In the law, a proximate cause is an event sufficiently related to a legally recognizable injury to be held not just the actual physical and temporal cause, but also the legal cause of a given injury. This actual cause is the first phase of proximate cause, and that means "but for" the action, the result would not have happened. The act causing injury must have been the but for cause plus the end result has to be fairly foreseeable to the actor at the time she acted. Proximate cause adds this element of reasonable foreseeability to the but-for test to determine whether it would be fair to hold an actor responsible for the full consequences of the resulting harm. Proximate cause is, in effect, a policy cut-off line that acts as a legal limitation on 'but for' cause, or cause-in-fact. A worker under the bridge may carelessly be the 'but for' or actual cause of the spark that ignited, but should he be held responsible for the entire bridge collapse when such was not reasonably foreseeable? A court could find insufficient proximate cause to hold him liable.


Damages place a monetary value on the harm done, following the principle of restitutio in integrum (Latin for "restoration to the original condition"). For most purposes connected with the quantification of damages, the degree of culpability in the breach of the duty of care is irrelevant. Once the breach of the duty is established, the only requirement is to compensate the victim.

Damages are compensatory in nature. Compensatory damages address a plaintiff/claimant's losses (in cases involving physical or mental injury the amount awarded also compensates for pain and suffering). The award should make the plaintiff whole, sufficient to put the plaintiff back in the position he or she was in before Defendant's negligent act. Anything more would unlawfully permit a plaintiff to profit from the tort.

Types of Damage

  • Special damages - quantifiable dollar losses suffered from the date of defendant's negligent act (the tort) up to a specified time (proven at trial). Special damage examples include: lost wages, medical bills, and damage to property such as your car.
  • General damages - these are damages that are not quantified in monetary terms (e.g., there's no invoice or receipt as there would be to prove special damages). A general damage example is an amount for the pain and suffering one experiences from an car accident. Where the plaintiff proves only minimal loss or damage, or the court or jury is unable to quantify the losses, the court or jury may award nominal damages, sometimes the symbolic $1 you read about in the news.
  • Punitive damages - Punitive damages are to punish a defendant, they are NOT to compensate plaintiffs in negligence cases. Therefore, punitive damages are NOT obtainable in a negligence case. Punitive damages are awarded only in cases where a defendant has been found "guilty" of intentional, reckless or malicious wrongdoing, such as fraud, defamation or false imprisonment. Think about a car accident where there is bodily injury. If the defendant driver was negligent (ran a red light), then punitive damages cannot be awarded. But if the defendant driver was drunk, then punitive damages could be awarded.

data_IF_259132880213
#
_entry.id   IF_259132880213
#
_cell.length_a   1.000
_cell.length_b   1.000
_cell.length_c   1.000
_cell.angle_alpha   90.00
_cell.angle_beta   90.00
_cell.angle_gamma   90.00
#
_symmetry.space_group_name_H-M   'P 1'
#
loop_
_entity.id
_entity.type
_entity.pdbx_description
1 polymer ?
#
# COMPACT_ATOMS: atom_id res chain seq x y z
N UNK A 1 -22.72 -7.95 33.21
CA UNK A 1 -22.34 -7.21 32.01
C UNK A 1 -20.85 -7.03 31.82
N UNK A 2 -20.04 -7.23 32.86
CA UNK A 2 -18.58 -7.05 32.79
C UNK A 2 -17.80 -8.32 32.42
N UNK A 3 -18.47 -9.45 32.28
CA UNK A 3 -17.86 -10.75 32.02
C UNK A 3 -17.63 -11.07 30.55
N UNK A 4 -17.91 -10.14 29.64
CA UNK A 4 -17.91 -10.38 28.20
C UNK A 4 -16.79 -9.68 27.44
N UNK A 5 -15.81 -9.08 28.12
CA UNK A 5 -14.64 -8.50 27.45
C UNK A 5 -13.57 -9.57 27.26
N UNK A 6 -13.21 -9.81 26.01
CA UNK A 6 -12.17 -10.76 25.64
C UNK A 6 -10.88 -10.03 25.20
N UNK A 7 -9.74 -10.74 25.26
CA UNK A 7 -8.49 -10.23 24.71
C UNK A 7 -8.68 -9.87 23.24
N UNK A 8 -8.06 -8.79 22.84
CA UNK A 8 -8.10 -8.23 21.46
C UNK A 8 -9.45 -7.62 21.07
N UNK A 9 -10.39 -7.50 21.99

The plaintiff must prove each element to win his case. Therefore, if it is highly unlikely that the plaintiff can prove one of the elements, the defendant may request judicial resolution early on, to prevent the case from going to a jury. This can be by way of a demurrer, motion to dismiss, or motion for summary judgment. The ability to resolve a negligence case without trial is very important to defendants. Without the specific limits provided by the four elements, any plaintiff could claim any defendant was responsible for any loss, and subject him to a costly trial.

The elements allow a defendant to test a plaintiff's accusations before trial, as well as providing a guide to the finder of fact to decide whether the defendant is or is not liable, after the trial. Whether the case is resolved with or without trial again depends heavily on the particular facts of the case, and the ability of the parties to frame the issues to the court. The duty and causation elements in particular give the court the greatest opportunity to take the case from the jury, because they directly involve questions of policy. The court can find that regardless of the disputed facts, if any, the case can be resolved as a matter of law from undisputed facts, because two people in the position of the plaintiff and defendant simply cannot be legally responsible to one another for negligent injury.

On appeal, the court reviewing a decision in a negligence case will analyze in terms of at least one of these elements, depending on the disposition of the case and the question on appeal. For example, if it is an appeal from a final judgment after a jury verdict, the reviewing court will look to see that the jury was properly instructed on each contested element, and that the record shows sufficient evidence for the jury's findings. On an appeal from a dismissal or judgment against the plaintiff without trial, the court will review de novo whether the lower court properly found that the plaintiff could not prove any or all of her case.